A look at the ethical and religious issues of the week

A look at the ethical and religious issues of the week


London, United Kingdom




A look at the ethical and religious issues of the week




Sunday: 'Music of the soul'; Faith and Forgiveness; Racism in the Church of England

Emily Buchanan with a look at the ethical and religious issues of the week.


The Duke of Edinburgh's Faith, Northern Ireland Violence, The Musical Human

Following the death of the Duke of Edinburgh, William Crawley looks back on his life and reflects on his faith with Bishop Graham James, Chief Rabbi Ephraim Mirvis, historian Coryne Hall and the writer Martin Palmer. Also in the programme, as violence returns to the streets of Northern Ireland, how significant is this moment and do religious leaders have any influence on events? With the Catholic Bishop Noel Treanor, and the Presbyterian Moderator, Dr David Bruce. And the musicologist...


Sunday: The Duke of Edinburgh's Faith, Northern Ireland Violence, The Musical Human

The Duke of Edinburgh's Faith, Northern Ireland Violence, The Musical Human


Harry Connick Junior; Fiona Bruce, Envoy for Freedom of Religion or Belief and Sir David Suchet

The singer and musician Harry Connick Junior is a Grammy and Emmy winning star. He's sold more than 28 million records worldwide and is in constant demand for concerts internationally. So when Covid struck, he found himself with time on his hands. The result is a new album Alone with My Faith. Last December, the Conservative MP Fiona Bruce was appointed the Prime Minister's Global Envoy for Freedom of Religion or Belief. In her first broadcast interview since being appointed, she tells...


Handel's Messiah; RE and the Cartoon Row; Sikh Domestic Abuse

The English National Opera and BBC Two are going ahead with a full rendition of Handel's Messiah over Easter. The soprano Nadine Benjamin and the conductor Laurence Cummings tell Emily Buchanan why this socially distanced performance means so much to them. After a tense week in which a Batley school used an "inappropriate" image of the Prophet Mohammed, we discuss how you strike the balance between teaching controversial subjects and promoting respect and tolerance. Emily Buchanan is joined...


"Witch" songs; The Ethics of Protest; LGBT+ Catholics

I've Forgotten Now Who I Used To Be is an album from Ghana's so called Witch Camps. The Italian-Rwandan film maker Marilena Delli Umuhoza and the Grammy award winning producer Ian Brennan recorded music made by women accused of witchcraft and ostracised. Most are guilty of nothing more than being older, destitute or of having disabilities. The couple specialise in documenting the music of the marginalised from prisoners in Malawi to genocide survivors in Rwanda. It is, they say, the music of...


Strange Fruit; Prison during the Pandemic; Religion and the Census

In this episode of Sunday we hear the little known Jewish history of one of the most influential protest songs of the 20th century 'Strange Fruit' and how it came to be performed by Billie Holiday, which is the subject of the film 'The United States vs Billie Holiday' currently streaming on Sky Cinema. Former prison inmate now prison chaplain, Jonathan Aitken takes us inside HMP Pentonville, as he describes a year of prison chaplaincy during the pandemic which he says has led to some...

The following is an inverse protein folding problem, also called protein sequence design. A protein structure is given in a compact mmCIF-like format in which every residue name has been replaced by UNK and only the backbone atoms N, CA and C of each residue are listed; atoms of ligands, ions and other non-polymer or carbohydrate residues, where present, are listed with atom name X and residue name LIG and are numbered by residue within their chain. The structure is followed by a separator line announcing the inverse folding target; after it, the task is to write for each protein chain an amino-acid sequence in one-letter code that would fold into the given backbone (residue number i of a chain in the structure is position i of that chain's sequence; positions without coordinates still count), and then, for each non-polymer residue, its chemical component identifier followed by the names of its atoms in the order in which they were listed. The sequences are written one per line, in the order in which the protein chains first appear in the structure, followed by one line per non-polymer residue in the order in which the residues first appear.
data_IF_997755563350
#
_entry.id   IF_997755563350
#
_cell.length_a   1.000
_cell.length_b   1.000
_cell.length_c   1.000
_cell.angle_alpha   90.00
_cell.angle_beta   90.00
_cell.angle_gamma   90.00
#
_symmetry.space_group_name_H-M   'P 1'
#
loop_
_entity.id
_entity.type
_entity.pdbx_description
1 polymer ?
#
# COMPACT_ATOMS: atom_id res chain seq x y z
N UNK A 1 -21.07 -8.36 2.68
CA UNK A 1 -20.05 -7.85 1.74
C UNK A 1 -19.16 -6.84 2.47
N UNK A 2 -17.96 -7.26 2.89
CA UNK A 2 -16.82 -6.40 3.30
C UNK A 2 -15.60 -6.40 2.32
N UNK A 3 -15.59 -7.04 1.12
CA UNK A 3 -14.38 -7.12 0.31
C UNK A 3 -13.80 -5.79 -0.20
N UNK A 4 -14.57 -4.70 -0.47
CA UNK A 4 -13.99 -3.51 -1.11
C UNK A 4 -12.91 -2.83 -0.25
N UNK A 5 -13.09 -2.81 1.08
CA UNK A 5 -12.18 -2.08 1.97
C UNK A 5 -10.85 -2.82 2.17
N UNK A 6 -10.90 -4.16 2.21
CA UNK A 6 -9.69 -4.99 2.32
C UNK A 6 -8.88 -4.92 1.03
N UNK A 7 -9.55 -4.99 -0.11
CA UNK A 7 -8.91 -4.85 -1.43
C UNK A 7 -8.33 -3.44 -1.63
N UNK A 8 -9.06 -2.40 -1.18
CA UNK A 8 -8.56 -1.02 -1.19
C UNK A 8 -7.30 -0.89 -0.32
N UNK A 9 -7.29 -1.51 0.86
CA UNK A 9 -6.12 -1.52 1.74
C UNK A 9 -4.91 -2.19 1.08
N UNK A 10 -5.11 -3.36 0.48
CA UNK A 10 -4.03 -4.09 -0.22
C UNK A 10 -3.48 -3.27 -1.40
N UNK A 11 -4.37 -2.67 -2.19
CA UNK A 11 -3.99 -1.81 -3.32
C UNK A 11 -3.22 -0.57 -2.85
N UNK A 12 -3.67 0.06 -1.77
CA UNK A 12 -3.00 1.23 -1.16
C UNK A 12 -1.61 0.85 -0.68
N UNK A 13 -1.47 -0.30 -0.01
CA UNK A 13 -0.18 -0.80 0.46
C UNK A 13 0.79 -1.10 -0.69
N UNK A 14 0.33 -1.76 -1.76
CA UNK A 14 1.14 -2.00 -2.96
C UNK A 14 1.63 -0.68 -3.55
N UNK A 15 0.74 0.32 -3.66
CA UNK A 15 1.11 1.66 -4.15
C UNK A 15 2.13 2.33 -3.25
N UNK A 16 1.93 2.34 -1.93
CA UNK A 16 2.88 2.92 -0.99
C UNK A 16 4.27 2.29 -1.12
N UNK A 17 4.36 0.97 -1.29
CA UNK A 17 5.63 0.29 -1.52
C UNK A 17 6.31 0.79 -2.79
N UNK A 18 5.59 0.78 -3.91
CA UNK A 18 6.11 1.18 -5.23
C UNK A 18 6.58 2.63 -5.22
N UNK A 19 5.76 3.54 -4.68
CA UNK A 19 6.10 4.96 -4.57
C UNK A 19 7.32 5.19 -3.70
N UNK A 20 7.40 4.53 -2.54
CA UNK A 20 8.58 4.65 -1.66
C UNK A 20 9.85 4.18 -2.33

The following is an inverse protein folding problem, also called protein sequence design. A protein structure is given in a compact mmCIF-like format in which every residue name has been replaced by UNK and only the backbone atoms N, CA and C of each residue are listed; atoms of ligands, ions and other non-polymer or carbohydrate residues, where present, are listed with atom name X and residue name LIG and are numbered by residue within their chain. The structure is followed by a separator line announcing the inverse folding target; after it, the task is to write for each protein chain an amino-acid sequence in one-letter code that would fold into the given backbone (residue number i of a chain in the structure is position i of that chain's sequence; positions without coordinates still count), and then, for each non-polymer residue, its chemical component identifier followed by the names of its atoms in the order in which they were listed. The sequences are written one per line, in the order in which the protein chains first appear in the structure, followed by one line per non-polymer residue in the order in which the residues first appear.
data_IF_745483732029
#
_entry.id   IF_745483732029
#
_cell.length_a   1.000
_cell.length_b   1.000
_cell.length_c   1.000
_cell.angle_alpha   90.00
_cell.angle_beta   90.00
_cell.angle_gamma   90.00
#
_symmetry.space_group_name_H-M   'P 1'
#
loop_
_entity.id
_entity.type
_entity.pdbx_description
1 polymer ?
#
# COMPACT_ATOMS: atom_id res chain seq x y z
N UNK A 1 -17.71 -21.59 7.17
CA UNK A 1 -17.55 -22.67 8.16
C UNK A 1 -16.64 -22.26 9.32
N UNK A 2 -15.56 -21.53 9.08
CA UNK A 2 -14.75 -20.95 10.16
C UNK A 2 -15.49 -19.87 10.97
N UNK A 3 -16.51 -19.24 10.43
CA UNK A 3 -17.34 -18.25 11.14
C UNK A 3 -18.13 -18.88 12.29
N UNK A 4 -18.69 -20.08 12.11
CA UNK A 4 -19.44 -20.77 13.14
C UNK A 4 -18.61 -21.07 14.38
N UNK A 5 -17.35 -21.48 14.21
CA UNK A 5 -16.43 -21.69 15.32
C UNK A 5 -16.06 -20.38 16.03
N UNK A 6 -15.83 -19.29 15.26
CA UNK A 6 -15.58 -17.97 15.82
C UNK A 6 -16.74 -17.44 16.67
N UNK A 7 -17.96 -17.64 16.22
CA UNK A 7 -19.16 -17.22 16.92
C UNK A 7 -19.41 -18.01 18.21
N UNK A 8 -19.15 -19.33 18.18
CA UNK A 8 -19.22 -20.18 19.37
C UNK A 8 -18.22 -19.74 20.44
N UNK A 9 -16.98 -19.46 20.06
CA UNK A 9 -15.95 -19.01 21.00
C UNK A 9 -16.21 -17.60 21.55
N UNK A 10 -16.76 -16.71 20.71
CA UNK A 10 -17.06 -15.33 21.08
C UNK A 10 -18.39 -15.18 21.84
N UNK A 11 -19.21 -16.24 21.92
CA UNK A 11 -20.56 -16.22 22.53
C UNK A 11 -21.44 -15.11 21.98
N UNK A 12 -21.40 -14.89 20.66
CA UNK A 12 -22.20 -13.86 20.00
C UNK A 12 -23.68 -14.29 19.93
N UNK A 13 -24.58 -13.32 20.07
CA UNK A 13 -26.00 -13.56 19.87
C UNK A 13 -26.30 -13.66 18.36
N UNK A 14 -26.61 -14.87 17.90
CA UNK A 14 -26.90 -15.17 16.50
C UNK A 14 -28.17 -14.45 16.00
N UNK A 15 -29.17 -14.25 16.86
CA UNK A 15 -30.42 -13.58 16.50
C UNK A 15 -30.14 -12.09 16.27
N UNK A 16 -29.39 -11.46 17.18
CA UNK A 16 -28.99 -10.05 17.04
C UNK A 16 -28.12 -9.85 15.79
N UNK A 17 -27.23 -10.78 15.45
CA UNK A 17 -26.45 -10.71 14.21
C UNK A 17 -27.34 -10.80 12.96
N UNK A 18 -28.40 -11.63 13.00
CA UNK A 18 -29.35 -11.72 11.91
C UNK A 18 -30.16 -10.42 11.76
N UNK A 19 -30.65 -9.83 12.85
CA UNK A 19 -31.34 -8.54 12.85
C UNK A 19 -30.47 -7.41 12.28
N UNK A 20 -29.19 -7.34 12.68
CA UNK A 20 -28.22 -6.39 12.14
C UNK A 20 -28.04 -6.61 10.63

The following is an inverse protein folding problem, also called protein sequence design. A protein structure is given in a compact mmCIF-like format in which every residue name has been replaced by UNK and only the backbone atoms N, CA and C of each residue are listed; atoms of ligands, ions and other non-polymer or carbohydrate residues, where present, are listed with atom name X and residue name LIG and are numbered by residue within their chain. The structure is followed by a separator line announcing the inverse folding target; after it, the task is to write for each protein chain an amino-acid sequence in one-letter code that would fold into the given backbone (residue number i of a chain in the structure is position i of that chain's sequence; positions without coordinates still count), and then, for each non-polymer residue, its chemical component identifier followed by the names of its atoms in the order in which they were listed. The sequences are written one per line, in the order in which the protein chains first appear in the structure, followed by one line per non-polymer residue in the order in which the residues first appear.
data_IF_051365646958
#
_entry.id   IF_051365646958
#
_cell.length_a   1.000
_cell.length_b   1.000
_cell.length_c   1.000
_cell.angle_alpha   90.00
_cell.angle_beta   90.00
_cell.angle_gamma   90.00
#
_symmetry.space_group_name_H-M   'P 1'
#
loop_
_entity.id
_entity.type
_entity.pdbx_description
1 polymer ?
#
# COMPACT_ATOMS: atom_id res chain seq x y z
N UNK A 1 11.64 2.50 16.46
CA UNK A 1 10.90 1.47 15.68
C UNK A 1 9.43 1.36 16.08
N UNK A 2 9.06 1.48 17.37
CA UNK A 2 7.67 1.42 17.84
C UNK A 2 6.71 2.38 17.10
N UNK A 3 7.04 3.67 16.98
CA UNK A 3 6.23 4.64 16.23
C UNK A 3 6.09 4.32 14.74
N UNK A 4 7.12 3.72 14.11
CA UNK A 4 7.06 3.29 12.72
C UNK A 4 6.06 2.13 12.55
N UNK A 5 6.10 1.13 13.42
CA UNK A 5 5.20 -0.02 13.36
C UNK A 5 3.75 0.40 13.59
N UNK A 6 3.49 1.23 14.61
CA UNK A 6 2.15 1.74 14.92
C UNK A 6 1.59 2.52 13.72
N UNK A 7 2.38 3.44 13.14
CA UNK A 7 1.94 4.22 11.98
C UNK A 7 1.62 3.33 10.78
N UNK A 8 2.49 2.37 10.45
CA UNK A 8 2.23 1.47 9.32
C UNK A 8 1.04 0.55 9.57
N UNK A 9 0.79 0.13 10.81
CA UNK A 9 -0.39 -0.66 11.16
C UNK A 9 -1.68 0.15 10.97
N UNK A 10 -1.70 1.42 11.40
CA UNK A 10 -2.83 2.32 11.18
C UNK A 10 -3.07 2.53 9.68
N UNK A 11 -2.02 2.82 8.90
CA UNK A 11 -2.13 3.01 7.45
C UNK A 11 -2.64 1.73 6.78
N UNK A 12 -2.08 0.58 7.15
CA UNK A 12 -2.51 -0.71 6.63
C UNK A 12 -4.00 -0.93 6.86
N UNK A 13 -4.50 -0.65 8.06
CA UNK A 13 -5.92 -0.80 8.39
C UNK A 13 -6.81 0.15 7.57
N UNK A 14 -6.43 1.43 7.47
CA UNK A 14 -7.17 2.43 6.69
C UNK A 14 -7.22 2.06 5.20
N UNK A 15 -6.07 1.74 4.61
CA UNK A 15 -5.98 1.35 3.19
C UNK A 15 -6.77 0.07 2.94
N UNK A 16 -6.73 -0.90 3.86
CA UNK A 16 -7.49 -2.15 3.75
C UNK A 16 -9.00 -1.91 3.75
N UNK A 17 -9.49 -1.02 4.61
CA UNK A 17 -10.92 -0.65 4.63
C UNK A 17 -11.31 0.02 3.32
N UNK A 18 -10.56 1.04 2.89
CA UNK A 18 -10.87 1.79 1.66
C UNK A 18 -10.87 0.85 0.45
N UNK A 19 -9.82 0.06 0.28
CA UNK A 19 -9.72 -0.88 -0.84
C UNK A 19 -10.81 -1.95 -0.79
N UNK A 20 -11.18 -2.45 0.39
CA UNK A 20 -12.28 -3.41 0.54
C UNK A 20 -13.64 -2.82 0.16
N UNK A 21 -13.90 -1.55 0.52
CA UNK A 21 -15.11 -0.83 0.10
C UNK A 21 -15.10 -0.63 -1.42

A special programme to celebrate International Women's Day

Sister Norma Pimentel is one of the most important advocates for immigrants in the United States. For over three decades, she has been working to support migrants seeking refuge in the U.S. along Texas border with Mexico and as Executive Director of Catholic Charities of the Rio Grande Valley, she directs efforts to provide shelter, food, sanctuary and comfort to people often treated as less than human. Last year she made Time magazine's list of the100 most influential people and her work...


Black Church Vaccine Push; Pope's Historic Visit to Iraq; Decorating Graves

Sixty of the country’s black majority churches have joined forces to support the Covid vaccination programme. Pastor Agu Irukwu, head of the Redeemed Christian Church of God, which is operating a pop-up vaccination centre, talks to Ed Stourton about what they are doing to tackle vaccine hesitancy. Pope Francis is due to visit Iraq this Friday. It will be the pontiff's first international trip since the start of the pandemic, but the Pope is said to be intent on going. Dr Elizabeth Monier,...


Elton John's Rocketman for Lent; Young Worshipers and Climate Change; Nigeria's Oscars bid

Can Elton John really help us think differently about Lent? Canon Rachel Mann believes he can and she tells William how the rock star known for his flamboyance inspired her guide to the Christian season of self-examination and fasting which began this week. This week the Catholic Church in England announced new action on climate change, to be led by the diocese of Salford. The Church of England too has pledged zero carbon emissions by 2030. And the Islamic Relief charity is helping Muslims...


Every Day Sounds That Make Us Happy; Dissappeared Christian and Black Church Domestic Abuse.